Employees and their line of business managers naturally have a more intricate knowledge of their everyday working processes and how they might be improved through mobile, flexible practices.

Unity needed between IT and business

This means that the fundamental role of the IT department has to change: it is now about embracing innovation from around the organisation and enabling it as far as possible, while maintaining the required levels of security and central management.

IT must align with lines of business to establish which devices and applications will improve processes and make employees more efficient and productive – it is getting harder simply to centrally mandate which applications every worker should have access to.

For enterprise IT, failure to adapt to this new role will lead to increasing irrelevance within the organisation, but it is also symptomatic of an organisation without joined-up thinking around how it efficiently manages business processes. IT should be enabling business owners as far as possible, not constraining them or dictating processes.

If IT is seen as a hindrance, individual employees and their line managers will increasingly seek ways to work around it, opening up an alternative 'shadow IT' environment that is difficult to manage, leads to risks around data security and is inherently inefficient, as different departments create silos of their own data and applications without any thought to interoperability.

Considering the risks of not enabling anywhere, anytime working is one form of motivation for enterprise IT to change its way of thinking – but of course it is also important to consider the positive aspects of what gains agility can bring to the business.

Enabling agility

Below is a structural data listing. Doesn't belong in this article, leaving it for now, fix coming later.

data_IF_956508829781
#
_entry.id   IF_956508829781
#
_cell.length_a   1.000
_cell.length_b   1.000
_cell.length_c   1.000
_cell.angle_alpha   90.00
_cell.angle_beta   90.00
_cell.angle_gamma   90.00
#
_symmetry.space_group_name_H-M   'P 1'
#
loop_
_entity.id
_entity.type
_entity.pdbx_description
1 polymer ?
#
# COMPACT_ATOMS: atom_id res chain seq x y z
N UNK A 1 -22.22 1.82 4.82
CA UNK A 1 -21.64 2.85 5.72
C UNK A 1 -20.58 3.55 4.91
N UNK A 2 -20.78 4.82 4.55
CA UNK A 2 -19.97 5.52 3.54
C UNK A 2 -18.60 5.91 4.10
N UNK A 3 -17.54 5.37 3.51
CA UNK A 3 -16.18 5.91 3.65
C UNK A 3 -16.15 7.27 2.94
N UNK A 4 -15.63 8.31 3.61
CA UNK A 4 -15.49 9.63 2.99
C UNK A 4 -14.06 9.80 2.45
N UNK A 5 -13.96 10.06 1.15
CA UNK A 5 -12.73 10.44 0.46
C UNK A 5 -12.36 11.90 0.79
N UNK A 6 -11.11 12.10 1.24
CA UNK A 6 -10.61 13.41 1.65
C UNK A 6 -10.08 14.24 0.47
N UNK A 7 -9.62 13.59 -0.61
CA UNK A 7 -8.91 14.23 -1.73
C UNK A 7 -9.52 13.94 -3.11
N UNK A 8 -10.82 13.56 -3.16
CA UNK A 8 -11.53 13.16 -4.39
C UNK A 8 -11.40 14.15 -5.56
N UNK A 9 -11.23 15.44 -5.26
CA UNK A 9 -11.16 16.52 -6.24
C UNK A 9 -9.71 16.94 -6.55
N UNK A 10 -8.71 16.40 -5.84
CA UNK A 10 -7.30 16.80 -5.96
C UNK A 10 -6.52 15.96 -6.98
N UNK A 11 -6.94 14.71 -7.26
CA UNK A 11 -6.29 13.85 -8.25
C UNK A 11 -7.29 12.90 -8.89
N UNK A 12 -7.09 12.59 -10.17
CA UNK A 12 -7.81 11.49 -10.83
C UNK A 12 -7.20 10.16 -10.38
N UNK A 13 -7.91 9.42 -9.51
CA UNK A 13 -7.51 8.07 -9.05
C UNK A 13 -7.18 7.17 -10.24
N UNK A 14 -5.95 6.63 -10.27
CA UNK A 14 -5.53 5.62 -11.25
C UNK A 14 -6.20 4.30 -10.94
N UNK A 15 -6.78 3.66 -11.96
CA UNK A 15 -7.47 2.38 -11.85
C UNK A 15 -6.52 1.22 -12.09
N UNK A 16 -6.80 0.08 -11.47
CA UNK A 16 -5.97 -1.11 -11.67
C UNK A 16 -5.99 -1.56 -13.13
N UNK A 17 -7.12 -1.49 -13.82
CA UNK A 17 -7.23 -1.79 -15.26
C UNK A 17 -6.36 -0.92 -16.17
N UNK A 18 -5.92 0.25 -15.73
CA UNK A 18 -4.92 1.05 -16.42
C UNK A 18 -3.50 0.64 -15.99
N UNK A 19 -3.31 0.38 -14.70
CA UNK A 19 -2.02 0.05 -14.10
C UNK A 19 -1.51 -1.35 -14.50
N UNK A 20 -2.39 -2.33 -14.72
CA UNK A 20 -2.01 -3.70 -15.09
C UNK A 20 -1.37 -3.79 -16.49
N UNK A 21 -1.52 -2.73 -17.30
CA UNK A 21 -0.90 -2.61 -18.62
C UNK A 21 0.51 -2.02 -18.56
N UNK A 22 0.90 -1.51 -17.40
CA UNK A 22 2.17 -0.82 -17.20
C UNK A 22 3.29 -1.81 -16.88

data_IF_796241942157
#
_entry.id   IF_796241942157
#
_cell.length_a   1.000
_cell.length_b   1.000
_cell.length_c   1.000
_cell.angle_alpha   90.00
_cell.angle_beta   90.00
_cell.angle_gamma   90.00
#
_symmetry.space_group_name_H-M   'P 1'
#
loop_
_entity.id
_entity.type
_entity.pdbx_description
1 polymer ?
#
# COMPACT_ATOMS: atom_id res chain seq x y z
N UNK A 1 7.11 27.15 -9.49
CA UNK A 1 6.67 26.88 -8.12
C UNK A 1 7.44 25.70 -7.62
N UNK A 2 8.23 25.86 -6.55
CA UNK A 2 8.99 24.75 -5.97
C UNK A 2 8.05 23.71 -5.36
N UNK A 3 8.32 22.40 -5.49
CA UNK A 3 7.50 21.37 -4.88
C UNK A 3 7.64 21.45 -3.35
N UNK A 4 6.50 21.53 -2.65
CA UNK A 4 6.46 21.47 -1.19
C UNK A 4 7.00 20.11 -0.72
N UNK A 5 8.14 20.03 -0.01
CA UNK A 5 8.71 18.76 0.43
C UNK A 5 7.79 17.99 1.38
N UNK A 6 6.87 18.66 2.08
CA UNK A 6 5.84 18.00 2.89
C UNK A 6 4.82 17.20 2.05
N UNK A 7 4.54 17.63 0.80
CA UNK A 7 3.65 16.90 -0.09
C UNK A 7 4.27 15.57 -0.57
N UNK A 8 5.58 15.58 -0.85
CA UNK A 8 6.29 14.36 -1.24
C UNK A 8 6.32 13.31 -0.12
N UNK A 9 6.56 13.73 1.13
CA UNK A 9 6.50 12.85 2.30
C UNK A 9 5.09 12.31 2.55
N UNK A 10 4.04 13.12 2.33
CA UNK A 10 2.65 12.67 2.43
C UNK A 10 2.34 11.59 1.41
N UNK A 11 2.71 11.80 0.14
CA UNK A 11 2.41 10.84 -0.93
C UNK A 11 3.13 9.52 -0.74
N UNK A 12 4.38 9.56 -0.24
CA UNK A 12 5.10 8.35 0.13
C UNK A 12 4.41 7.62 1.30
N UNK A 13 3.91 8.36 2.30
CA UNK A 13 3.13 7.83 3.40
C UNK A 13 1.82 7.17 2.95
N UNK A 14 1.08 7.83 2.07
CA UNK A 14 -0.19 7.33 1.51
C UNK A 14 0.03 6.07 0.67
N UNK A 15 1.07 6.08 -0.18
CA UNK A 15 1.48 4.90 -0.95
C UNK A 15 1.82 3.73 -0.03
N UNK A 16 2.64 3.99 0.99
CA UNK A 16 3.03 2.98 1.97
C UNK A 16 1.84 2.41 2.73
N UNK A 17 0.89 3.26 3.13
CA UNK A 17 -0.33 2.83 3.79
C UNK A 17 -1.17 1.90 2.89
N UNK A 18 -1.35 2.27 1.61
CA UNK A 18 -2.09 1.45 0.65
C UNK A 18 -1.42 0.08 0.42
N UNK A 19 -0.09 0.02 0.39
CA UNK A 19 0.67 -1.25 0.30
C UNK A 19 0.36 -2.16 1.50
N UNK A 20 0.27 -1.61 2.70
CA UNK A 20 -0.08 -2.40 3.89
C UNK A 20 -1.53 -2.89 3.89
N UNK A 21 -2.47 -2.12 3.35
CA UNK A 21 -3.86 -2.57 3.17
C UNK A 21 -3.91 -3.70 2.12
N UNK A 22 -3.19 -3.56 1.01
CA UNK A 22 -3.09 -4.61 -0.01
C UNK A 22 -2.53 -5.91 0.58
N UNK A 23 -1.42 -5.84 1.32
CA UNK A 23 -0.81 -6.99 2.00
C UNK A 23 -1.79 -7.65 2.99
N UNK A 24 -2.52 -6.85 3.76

Enabling agile and flexible working can lead to happier workers. Not tying them to the standard 9-5 day can have numerous benefits: less stringent working hours means enabling people to fit work around personal issues and commitments for instance, without cutting down on efficiency.

It means they can work when they are at their most productive – if someone is most switched on early in the morning or late at night, or if they are tired in the middle of the day and need to take a break before catching up after normal hours.

Employees that work with clients, colleagues and partners across international time zones can also make use of flexible working to make calls outside of the usual 9-5 working day, staying in touch more easily with their key contacts. And mobility makes employees more efficient and productive while travelling.

Added to this flexibility around working hours, people with access to mobile email and other apps also tend to spend more time working, which is a bonus for the employer – as long as this culture is managed and does not lead to employee burnout.

An expectation that people will answer calls and emails at all hours will not usually be seen as bonus, and can lead to high levels of stress – but giving people the opportunity to stay in contact in order to deal with urgent issues can be seen as a benefit.

  • Richard Absalom is a Senior Analyst of Enterprise Mobility and Adrian Drury a Consulting Director, both at Ovum. The Future of Work report was produced in partnership with Samsung - follow the links for Part 1, Part 2 and Part 4.